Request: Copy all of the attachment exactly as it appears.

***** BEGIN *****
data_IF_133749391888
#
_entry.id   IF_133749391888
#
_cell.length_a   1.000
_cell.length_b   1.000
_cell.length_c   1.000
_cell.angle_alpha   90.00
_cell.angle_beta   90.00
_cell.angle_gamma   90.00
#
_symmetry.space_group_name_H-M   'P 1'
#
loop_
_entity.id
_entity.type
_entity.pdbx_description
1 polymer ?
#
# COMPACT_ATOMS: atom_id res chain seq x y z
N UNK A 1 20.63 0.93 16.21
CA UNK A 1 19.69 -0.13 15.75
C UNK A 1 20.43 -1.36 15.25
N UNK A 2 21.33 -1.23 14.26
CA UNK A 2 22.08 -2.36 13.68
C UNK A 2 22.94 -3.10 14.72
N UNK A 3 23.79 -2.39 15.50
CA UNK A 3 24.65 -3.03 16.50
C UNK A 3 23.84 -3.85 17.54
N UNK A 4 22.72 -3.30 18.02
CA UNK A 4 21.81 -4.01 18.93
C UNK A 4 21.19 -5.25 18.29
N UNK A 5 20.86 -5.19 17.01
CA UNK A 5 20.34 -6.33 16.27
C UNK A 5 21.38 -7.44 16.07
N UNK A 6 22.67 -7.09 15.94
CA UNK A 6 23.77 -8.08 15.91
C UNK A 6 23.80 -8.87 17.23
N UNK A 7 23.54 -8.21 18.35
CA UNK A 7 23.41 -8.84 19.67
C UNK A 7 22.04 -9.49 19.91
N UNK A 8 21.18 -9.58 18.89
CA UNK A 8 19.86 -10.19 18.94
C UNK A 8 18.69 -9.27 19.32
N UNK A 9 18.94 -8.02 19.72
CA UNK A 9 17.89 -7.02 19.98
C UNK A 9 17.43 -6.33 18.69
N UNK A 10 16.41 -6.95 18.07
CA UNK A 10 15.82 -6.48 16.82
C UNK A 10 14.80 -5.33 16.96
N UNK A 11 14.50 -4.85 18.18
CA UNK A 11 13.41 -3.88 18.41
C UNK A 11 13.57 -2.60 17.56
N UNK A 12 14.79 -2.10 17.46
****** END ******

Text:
data_IF_133749391888
#
_entry.id   IF_133749391888
#
_cell.length_a   1.000
_cell.length_b   1.000
_cell.length_c   1.000
_cell.angle_alpha   90.00
_cell.angle_beta   90.00
_cell.angle_gamma   90.00
#
_symmetry.space_group_name_H-M   'P 1'
#
loop_
_entity.id
_entity.type
_entity.pdbx_description
1 polymer ?
#
# COMPACT_ATOMS: atom_id res chain seq x y z
N UNK A 1 20.63 0.93 16.21
CA UNK A 1 19.69 -0.13 15.75
C UNK A 1 20.43 -1.36 15.25
N UNK A 2 21.33 -1.23 14.26
CA UNK A 2 22.08 -2.36 13.68
C UNK A 2 22.94 -3.10 14.72
N UNK A 3 23.79 -2.39 15.50
CA UNK A 3 24.65 -3.03 16.50
C UNK A 3 23.84 -3.85 17.54
N UNK A 4 22.72 -3.30 18.02
CA UNK A 4 21.81 -4.01 18.93
C UNK A 4 21.19 -5.25 18.29
N UNK A 5 20.86 -5.19 17.01
CA UNK A 5 20.34 -6.33 16.27
C UNK A 5 21.38 -7.44 16.07
N UNK A 6 22.67 -7.09 15.94
CA UNK A 6 23.77 -8.08 15.91
C UNK A 6 23.80 -8.87 17.23
N UNK A 7 23.54 -8.21 18.35
CA UNK A 7 23.41 -8.84 19.67
C UNK A 7 22.04 -9.49 19.91
N UNK A 8 21.18 -9.58 18.89
CA UNK A 8 19.86 -10.19 18.94
C UNK A 8 18.69 -9.27 19.32
N UNK A 9 18.94 -8.02 19.72
CA UNK A 9 17.89 -7.02 19.98
C UNK A 9 17.43 -6.33 18.69
N UNK A 10 16.41 -6.95 18.07
CA UNK A 10 15.82 -6.48 16.82
C UNK A 10 14.80 -5.33 16.96
N UNK A 11 14.50 -4.85 18.18
CA UNK A 11 13.41 -3.88 18.41
C UNK A 11 13.57 -2.60 17.56
N UNK A 12 14.79 -2.10 17.46